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# 27-SHA1.ppt

cryptography network and security

cryptography network and security

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### 27-SHA1.ppt

1. 1. Announcements: Questions? This week:  Discrete Logs, Diffie-Hellman, ElGamal  Hash Functions and SHA-1  Birthday attacks DTTF/NB479: Dszquphsbqiz Day 27
2. 2. Hash Functions Goal: to provide a unique “fingerprint” of the message. How? Must demonstrate 3 properties: 1. Fast to compute y from m. 2. One-way: given y = h(m), can’t find any m’ satisfying h(m’) = y easily. 3. Strongly collision-free: Can’t find any m1 != m2 such that h(m1)=h(m2) easily 4. (Sometimes we can settle for weakly collision-free: given m, can’t find m’ != m with h(m) = h(m’). Message m (long) Message digest, y (Shorter fixed length) Cryptographic hash Function, h Shrinks data, so 2 messages can have the same digest: m1 != m2, but H(m1) = h(m2)
3. 3. EHA: Easy Hash Algorithm Break m into n-bit blocks, append zeros to get a multiple of n. There are L of them, where L =|m|/n Fast! But not very secure. Doing a left shift on the rows helps a little:  Define as left- shifting m by y bits  Then                           ln 2 1 2 22 21 1 12 11 2 1 ... m m m m m m m m m m m m m l l n n l          n c c c ... 2 1         y m y m m i i    =h(m)               1 , 1 , 21 23 22 1 12 11 ... ... l l l l ll n m m m m m m m m m     
4. 4. EHA: Easy Hash Algorithm   n c c c ... 2 1         =h(m) Exercise: 1. Show that the basic (unrotated) version doesn’t satisfy properties 2 and 3. 2. Show that the rotated version doesn’t satisfy properties 2 and 3 either. Conclusion: Need nonlinearity! 3 properties: 1. Fast to compute 2. One-way: given y = h(m), can’t find any m’ satisfying h(m’) = y easily. 3. Strongly collision- free: Can’t find m1 != m2 such that h(m1)=h(m2)                           ln 2 1 2 22 21 1 12 11 2 1 ... m m m m m m m m m m m m m l l n n l       
5. 5. SHA-1: Secure Hash Algorithm NSA  NIST “This standard specifies a Secure Hash Algorithm (SHA), which is necessary to ensure the security of the Digital Signature Algorithm (DSA). When a message of any length < 264 bits is input, the SHA produces a 160- bit output called a message digest. The message digest is then input to the DSA, which computes the signature for the message. Signing the message digest rather than the message often improves the efficiency of the process, because the message digest is usually much smaller than the message. The same message digest should be obtained by the verifier of the signature when the received version of the message is used as input to SHA. The SHA is called secure because it is designed to be computationally infeasible to recover a message corresponding to the message digest. Any change to the message in transit will, with a very high probability, result in a different message digest, and the signature will fail to verify. The SHA is based on principles similar to those used by Professor Ronald L. Rivest of MIT when designing the MD4 message digest algorithm, and is closely modelled after that algorithm.” (Proposed Federal Information Processing Standard for Secure Hash Standard,” Federal Register, v. 57, n. 177, 11 Sep 1992, p. 41727) …how?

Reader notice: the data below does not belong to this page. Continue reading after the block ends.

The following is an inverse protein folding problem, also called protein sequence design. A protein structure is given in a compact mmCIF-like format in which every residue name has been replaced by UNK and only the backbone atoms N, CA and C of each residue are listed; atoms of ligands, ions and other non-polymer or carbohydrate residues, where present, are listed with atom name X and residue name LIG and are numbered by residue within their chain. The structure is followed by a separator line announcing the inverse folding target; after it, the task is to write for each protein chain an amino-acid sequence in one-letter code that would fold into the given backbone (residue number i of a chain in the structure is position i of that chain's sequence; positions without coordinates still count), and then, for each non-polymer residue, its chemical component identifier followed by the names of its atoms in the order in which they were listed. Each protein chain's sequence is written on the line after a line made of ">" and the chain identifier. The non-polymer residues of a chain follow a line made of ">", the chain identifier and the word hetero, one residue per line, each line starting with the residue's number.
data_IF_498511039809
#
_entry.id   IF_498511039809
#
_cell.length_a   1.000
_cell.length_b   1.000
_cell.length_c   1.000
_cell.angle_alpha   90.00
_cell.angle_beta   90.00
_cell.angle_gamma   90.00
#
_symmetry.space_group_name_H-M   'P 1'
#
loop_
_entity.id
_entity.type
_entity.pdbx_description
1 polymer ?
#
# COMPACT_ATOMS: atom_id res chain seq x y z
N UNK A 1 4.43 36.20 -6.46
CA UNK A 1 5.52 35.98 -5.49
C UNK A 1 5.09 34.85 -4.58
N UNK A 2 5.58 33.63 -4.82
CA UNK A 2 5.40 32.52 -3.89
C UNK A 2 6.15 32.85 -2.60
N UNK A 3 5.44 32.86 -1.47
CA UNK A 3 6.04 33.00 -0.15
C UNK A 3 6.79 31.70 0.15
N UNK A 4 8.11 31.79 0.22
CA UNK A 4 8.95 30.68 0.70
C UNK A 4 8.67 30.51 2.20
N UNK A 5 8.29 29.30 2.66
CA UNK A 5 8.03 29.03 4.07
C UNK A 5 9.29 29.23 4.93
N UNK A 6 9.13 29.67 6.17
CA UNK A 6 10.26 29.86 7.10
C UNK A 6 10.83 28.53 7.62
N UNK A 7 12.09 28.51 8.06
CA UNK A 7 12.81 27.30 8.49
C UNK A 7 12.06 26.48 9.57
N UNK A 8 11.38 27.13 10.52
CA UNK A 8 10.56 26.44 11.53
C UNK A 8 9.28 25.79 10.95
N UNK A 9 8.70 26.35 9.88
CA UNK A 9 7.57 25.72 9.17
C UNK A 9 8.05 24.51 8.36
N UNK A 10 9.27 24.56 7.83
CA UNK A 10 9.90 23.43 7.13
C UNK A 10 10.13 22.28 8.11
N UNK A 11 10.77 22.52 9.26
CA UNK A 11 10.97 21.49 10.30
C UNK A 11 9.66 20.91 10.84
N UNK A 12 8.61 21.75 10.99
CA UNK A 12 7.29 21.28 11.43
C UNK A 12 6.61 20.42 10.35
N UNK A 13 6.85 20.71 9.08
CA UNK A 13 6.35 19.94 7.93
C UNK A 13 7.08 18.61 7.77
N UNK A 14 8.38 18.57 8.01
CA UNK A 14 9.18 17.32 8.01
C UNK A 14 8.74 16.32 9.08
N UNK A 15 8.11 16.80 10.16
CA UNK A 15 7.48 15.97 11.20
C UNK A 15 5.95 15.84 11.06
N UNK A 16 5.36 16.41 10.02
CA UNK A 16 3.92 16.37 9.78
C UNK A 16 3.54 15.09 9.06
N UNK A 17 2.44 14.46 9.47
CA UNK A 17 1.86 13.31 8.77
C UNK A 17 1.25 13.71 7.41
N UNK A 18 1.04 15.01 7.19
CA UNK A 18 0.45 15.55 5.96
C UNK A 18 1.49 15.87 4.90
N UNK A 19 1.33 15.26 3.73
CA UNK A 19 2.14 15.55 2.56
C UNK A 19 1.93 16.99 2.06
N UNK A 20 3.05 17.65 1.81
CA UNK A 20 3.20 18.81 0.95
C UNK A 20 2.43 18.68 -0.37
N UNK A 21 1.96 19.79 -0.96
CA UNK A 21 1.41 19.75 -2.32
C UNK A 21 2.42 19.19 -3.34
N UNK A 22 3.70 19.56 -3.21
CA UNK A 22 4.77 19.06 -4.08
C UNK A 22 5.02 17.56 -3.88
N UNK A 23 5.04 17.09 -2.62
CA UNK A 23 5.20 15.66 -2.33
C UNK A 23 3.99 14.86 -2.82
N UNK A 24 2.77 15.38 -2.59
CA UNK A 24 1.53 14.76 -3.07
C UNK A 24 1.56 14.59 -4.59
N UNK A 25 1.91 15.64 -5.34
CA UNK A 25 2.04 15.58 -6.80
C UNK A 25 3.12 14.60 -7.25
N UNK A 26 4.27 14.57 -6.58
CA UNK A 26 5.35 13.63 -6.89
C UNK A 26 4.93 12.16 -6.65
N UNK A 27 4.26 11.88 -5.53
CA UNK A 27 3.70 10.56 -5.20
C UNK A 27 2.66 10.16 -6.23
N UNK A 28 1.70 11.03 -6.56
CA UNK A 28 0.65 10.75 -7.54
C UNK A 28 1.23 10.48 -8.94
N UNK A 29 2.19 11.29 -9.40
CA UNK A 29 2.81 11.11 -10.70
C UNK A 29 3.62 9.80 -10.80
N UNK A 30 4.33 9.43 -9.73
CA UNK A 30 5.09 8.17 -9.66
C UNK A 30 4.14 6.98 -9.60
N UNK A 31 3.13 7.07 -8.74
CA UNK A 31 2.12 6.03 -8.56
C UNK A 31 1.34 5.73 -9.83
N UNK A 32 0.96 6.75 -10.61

6. 6. SHA-1: Prepare the message 1. Prepare the message. Given m, create mmm…m1000…000xxxxx….x: Append a 1 and then enough zeros to make the total congruent to 448 (mod 512) bits (to leave room for the length) Append the length of m (≤ 264, so can be written in 64 bits) Break into L 512-bit chunks. Each will be used to compress into a 160- bit total message digest. Example: Encode m with length 5000 bits. What is L? 1
7. 7. SHA-1: Notation Bitwise AND Bitwise OR Bitwise XOR Bitwise NOT Left-shift, with wrap-around Addition, mod 232       2
8. 8. SHA-1: Iterative compression Idea: iterate over all of the L blocks, outputting a value that is a function of the previous output and the current block: Now, the function h’… m1 m2 X0 X1 X2 h’ h’ m3 X3 h’ mL XL h’ =h(m) 3 (X0 is constant)
9. 9. SHA-1: Compression function: h’ Input: X0 (160 bits), m1 (512 bits): Output: X1 (160 bits)   1 16 14 8 3          t t t t t W W W W W Expand m1 from 5122560 bits. m1=(W0..W15) (32 bits each) Initialization 4 rounds of 20 iterations each: Each round uses a different K and different nonlinear mixing function f W79 … W16 … W19 m1 W0 W1 W15 …                                                   a b c d e a b c d e H H H H H X 0 1 2 3 4 0 K0..19=0x5A827999 Round 1 K20..39=6ED9EBA1 K40..59=8F1BBCDC K60..79=CA62C1D6 Round 2 Round 3 Round 4 … (20 iters) 1 0 X X a b c d e                   4-5
10. 10. SHA-1: Iterative compression Repeat the algorithm on the previous slide L times until you’ve compressed the whole message into a single 160-bit vector. Each can be implemented in hardware. m1 m2 X0 X1 X2 h’ h’ m3 X3 h’ mL XL h’ =h(m) 6
11. 11. Interesting trivia The NSA added the left shift in w after the fact. The change “corrects a technical flaw that made the standard less secure than have been thought”. (Proposed Revision of Federal Information Processing Standard (FIPS) 180, for Secure Hash Standard,” Federal Register, v. 59, n. 131, 11 Jul 1994, p. 35317-35318) 7-9
12. 12. Summary What’s an attack on SHA-1 look like? In other words, how do we find collisions? Stay tuned…  Next time we’ll learn what birthdays have to do with collisions How long before SHA-1 will be broken?